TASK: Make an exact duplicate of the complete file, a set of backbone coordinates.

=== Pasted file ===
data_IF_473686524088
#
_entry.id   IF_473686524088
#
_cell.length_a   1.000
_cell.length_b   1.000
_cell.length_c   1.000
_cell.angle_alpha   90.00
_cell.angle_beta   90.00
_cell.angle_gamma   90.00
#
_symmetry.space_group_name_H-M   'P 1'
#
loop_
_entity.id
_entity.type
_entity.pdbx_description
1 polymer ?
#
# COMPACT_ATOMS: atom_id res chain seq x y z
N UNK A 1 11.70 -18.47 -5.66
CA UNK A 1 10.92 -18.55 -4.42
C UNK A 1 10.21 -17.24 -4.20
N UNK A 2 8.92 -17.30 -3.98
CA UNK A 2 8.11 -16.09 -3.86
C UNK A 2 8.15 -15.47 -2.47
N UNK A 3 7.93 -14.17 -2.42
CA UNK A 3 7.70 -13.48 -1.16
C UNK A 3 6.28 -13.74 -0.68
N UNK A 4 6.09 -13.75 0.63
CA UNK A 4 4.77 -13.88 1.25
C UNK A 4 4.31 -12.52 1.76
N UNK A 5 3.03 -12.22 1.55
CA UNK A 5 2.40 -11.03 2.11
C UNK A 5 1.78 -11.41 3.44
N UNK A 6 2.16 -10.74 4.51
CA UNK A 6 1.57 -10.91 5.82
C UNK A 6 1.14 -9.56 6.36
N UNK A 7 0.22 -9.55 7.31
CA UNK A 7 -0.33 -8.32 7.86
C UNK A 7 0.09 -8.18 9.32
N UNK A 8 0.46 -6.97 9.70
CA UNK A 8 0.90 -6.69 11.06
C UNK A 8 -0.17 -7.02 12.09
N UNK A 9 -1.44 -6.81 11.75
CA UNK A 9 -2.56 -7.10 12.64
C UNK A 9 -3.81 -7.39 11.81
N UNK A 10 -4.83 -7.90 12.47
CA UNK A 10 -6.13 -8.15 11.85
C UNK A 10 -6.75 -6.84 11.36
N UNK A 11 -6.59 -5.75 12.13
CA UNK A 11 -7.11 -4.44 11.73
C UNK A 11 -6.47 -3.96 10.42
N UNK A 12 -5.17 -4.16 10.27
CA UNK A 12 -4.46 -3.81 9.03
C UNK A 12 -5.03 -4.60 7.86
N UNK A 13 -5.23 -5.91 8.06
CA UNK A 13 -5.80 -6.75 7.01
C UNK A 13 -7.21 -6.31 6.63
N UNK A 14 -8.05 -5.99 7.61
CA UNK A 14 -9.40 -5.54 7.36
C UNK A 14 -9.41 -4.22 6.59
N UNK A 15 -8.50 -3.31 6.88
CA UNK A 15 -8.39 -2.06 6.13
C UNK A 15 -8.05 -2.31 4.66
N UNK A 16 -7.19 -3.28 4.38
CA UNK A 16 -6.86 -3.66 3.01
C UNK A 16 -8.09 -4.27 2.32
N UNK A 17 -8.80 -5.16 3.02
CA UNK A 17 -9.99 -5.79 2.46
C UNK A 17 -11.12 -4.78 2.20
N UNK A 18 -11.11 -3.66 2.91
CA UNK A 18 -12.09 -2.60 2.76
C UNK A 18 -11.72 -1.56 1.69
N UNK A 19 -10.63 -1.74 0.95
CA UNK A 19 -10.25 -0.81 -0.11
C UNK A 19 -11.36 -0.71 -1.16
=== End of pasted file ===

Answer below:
data_IF_473686524088
#
_entry.id   IF_473686524088
#
_cell.length_a   1.000
_cell.length_b   1.000
_cell.length_c   1.000
_cell.angle_alpha   90.00
_cell.angle_beta   90.00
_cell.angle_gamma   90.00
#
_symmetry.space_group_name_H-M   'P 1'
#
loop_
_entity.id
_entity.type
_entity.pdbx_description
1 polymer ?
#
# COMPACT_ATOMS: atom_id res chain seq x y z
N UNK A 1 11.70 -18.47 -5.66
CA UNK A 1 10.92 -18.55 -4.42
C UNK A 1 10.21 -17.24 -4.20
N UNK A 2 8.92 -17.30 -3.98
CA UNK A 2 8.11 -16.09 -3.86
C UNK A 2 8.15 -15.47 -2.47
N UNK A 3 7.93 -14.17 -2.42
CA UNK A 3 7.70 -13.48 -1.16
C UNK A 3 6.28 -13.74 -0.68
N UNK A 4 6.09 -13.75 0.63
CA UNK A 4 4.77 -13.88 1.25
C UNK A 4 4.31 -12.52 1.76
N UNK A 5 3.03 -12.22 1.55
CA UNK A 5 2.40 -11.03 2.11
C UNK A 5 1.78 -11.41 3.44
N UNK A 6 2.16 -10.74 4.51
CA UNK A 6 1.57 -10.91 5.82
C UNK A 6 1.14 -9.56 6.36
N UNK A 7 0.22 -9.55 7.31
CA UNK A 7 -0.33 -8.32 7.86
C UNK A 7 0.09 -8.18 9.32
N UNK A 8 0.46 -6.97 9.70
CA UNK A 8 0.90 -6.69 11.06
C UNK A 8 -0.17 -7.02 12.09
N UNK A 9 -1.44 -6.81 11.75
CA UNK A 9 -2.56 -7.10 12.64
C UNK A 9 -3.81 -7.39 11.81
N UNK A 10 -4.83 -7.90 12.47
CA UNK A 10 -6.13 -8.15 11.85
C UNK A 10 -6.75 -6.84 11.36
N UNK A 11 -6.59 -5.75 12.13
CA UNK A 11 -7.11 -4.44 11.73
C UNK A 11 -6.47 -3.96 10.42
N UNK A 12 -5.17 -4.16 10.27
CA UNK A 12 -4.46 -3.81 9.03
C UNK A 12 -5.03 -4.60 7.86
N UNK A 13 -5.23 -5.91 8.06
CA UNK A 13 -5.80 -6.75 7.01
C UNK A 13 -7.21 -6.31 6.63
N UNK A 14 -8.05 -5.99 7.61
CA UNK A 14 -9.40 -5.54 7.36
C UNK A 14 -9.41 -4.22 6.59
N UNK A 15 -8.50 -3.31 6.88
CA UNK A 15 -8.39 -2.06 6.13
C UNK A 15 -8.05 -2.31 4.66
N UNK A 16 -7.19 -3.28 4.38
CA UNK A 16 -6.86 -3.66 3.01
C UNK A 16 -8.09 -4.27 2.32
N UNK A 17 -8.80 -5.16 3.02
CA UNK A 17 -9.99 -5.79 2.46
C UNK A 17 -11.12 -4.78 2.20
N UNK A 18 -11.11 -3.66 2.91
CA UNK A 18 -12.09 -2.60 2.76
C UNK A 18 -11.72 -1.56 1.69
N UNK A 19 -10.63 -1.74 0.95
CA UNK A 19 -10.25 -0.81 -0.11
C UNK A 19 -11.36 -0.71 -1.16